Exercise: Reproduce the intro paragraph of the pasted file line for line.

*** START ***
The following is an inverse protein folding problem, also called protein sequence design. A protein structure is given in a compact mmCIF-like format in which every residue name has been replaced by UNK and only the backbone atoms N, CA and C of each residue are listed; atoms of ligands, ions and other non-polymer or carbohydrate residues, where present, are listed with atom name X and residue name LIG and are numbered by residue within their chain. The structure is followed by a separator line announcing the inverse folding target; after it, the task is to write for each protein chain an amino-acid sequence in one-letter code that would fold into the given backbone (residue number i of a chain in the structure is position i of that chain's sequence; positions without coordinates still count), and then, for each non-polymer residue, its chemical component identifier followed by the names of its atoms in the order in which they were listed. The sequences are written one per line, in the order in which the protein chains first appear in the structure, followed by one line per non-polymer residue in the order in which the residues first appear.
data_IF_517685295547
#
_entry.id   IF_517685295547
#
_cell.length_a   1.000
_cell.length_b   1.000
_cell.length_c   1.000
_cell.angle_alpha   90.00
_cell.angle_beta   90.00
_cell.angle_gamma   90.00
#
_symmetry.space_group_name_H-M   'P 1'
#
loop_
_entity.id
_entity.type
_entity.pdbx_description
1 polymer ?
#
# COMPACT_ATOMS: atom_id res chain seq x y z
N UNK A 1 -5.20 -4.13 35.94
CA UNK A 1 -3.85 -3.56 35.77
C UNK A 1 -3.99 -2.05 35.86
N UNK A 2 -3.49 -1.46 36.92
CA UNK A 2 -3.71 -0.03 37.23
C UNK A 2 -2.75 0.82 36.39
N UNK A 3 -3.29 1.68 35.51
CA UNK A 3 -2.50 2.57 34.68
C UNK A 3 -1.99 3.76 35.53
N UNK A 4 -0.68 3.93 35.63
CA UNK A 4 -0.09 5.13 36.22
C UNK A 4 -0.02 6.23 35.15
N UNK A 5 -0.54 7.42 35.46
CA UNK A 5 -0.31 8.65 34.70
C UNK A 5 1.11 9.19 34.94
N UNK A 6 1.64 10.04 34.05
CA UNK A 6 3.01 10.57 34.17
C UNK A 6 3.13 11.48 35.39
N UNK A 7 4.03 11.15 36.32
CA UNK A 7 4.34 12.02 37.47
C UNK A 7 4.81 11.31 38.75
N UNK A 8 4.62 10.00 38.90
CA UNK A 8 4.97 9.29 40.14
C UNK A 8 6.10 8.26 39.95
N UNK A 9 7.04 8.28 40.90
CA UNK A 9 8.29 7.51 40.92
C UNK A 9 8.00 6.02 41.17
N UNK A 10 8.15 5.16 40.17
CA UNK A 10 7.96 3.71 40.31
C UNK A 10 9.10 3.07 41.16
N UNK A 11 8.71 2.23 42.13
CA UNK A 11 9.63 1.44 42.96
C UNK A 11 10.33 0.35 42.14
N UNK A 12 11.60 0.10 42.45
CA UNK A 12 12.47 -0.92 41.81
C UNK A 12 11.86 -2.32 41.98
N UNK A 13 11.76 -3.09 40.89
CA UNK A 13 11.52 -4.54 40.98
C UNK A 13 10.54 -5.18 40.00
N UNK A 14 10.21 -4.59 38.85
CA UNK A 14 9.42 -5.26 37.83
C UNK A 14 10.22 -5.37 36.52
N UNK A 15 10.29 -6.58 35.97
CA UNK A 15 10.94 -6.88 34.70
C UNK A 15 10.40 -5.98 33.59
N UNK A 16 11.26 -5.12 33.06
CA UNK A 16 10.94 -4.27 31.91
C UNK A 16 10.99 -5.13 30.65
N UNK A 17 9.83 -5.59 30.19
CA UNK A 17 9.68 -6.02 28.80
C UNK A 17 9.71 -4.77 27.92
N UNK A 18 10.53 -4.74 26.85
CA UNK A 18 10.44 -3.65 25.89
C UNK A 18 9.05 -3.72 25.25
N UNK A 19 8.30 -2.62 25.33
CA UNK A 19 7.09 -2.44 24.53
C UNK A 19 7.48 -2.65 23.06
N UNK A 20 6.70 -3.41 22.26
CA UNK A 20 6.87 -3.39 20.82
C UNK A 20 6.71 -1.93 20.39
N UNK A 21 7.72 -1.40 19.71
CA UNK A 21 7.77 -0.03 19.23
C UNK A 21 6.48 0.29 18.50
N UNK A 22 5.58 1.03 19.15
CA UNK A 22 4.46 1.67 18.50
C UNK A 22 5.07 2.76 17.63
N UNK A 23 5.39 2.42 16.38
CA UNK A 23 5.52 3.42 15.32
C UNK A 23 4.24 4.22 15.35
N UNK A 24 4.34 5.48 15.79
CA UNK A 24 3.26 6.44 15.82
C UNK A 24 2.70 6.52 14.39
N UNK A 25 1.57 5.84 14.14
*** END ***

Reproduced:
The following is an inverse protein folding problem, also called protein sequence design. A protein structure is given in a compact mmCIF-like format in which every residue name has been replaced by UNK and only the backbone atoms N, CA and C of each residue are listed; atoms of ligands, ions and other non-polymer or carbohydrate residues, where present, are listed with atom name X and residue name LIG and are numbered by residue within their chain. The structure is followed by a separator line announcing the inverse folding target; after it, the task is to write for each protein chain an amino-acid sequence in one-letter code that would fold into the given backbone (residue number i of a chain in the structure is position i of that chain's sequence; positions without coordinates still count), and then, for each non-polymer residue, its chemical component identifier followed by the names of its atoms in the order in which they were listed. The sequences are written one per line, in the order in which the protein chains first appear in the structure, followed by one line per non-polymer residue in the order in which the residues first appear.